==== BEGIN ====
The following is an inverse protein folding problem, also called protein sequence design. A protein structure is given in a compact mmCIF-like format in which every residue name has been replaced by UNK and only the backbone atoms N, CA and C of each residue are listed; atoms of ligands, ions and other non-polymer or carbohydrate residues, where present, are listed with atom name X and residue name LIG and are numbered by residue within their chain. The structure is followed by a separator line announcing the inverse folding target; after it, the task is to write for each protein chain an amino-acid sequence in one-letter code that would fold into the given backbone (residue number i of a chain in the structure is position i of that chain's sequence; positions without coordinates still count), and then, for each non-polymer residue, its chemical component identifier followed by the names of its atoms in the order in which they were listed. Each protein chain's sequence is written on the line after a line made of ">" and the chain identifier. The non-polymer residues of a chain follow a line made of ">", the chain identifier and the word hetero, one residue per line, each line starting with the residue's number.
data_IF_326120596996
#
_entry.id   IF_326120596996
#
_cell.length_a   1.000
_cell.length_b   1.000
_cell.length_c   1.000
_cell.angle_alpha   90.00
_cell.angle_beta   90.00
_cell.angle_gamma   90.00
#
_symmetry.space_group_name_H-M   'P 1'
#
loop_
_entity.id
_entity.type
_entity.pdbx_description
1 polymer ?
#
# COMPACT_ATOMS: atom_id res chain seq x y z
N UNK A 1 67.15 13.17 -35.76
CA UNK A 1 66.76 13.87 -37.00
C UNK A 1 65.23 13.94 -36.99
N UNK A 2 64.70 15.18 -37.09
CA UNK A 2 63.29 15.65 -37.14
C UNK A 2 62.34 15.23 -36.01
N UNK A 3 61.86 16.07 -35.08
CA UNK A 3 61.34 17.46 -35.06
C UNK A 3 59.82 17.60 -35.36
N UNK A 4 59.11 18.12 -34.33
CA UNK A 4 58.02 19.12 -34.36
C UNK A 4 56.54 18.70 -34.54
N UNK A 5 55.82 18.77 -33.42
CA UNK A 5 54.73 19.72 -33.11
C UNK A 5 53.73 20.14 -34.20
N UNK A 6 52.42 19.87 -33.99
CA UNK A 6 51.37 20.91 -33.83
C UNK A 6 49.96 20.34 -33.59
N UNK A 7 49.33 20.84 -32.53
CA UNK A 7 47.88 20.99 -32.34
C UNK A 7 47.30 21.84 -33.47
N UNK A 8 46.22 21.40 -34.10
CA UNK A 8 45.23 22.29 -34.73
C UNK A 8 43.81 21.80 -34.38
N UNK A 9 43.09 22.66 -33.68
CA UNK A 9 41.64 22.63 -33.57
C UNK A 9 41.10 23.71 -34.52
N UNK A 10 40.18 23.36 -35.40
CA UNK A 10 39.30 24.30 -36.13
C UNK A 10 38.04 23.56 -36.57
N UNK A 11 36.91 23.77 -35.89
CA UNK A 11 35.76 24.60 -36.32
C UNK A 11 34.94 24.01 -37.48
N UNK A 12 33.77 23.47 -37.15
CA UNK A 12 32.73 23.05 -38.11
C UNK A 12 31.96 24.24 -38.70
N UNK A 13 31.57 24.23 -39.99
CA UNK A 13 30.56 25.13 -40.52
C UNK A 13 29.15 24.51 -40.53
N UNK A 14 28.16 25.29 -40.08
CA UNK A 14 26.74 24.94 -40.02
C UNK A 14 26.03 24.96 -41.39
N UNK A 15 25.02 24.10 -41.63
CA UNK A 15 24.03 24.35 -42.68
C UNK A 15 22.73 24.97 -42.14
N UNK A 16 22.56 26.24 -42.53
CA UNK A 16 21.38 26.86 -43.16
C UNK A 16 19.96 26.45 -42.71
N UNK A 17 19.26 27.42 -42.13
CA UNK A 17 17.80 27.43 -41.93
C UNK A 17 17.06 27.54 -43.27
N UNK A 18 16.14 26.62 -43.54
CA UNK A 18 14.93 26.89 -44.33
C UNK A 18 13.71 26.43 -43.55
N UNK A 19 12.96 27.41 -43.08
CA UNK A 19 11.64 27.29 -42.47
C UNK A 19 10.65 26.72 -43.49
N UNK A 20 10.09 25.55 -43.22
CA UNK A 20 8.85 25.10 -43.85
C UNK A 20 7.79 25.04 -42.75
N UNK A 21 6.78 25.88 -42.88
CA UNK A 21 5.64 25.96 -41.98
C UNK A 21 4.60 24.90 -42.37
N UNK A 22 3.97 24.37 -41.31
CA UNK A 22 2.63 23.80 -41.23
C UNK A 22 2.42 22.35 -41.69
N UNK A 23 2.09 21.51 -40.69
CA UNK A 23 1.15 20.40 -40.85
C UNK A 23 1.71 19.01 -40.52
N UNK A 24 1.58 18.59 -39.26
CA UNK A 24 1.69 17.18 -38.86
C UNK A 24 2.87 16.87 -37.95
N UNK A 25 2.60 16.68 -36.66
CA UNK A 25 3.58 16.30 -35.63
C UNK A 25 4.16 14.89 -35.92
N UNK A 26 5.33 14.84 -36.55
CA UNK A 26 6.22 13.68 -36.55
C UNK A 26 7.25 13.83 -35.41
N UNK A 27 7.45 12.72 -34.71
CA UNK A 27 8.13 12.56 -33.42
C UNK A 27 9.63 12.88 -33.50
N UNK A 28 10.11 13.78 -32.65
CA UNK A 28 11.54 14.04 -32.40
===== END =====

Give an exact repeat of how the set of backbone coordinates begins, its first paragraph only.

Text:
The following is an inverse protein folding problem, also called protein sequence design. A protein structure is given in a compact mmCIF-like format in which every residue name has been replaced by UNK and only the backbone atoms N, CA and C of each residue are listed; atoms of ligands, ions and other non-polymer or carbohydrate residues, where present, are listed with atom name X and residue name LIG and are numbered by residue within their chain. The structure is followed by a separator line announcing the inverse folding target; after it, the task is to write for each protein chain an amino-acid sequence in one-letter code that would fold into the given backbone (residue number i of a chain in the structure is position i of that chain's sequence; positions without coordinates still count), and then, for each non-polymer residue, its chemical component identifier followed by the names of its atoms in the order in which they were listed. Each protein chain's sequence is written on the line after a line made of ">" and the chain identifier. The non-polymer residues of a chain follow a line made of ">", the chain identifier and the word hetero, one residue per line, each line starting with the residue's number.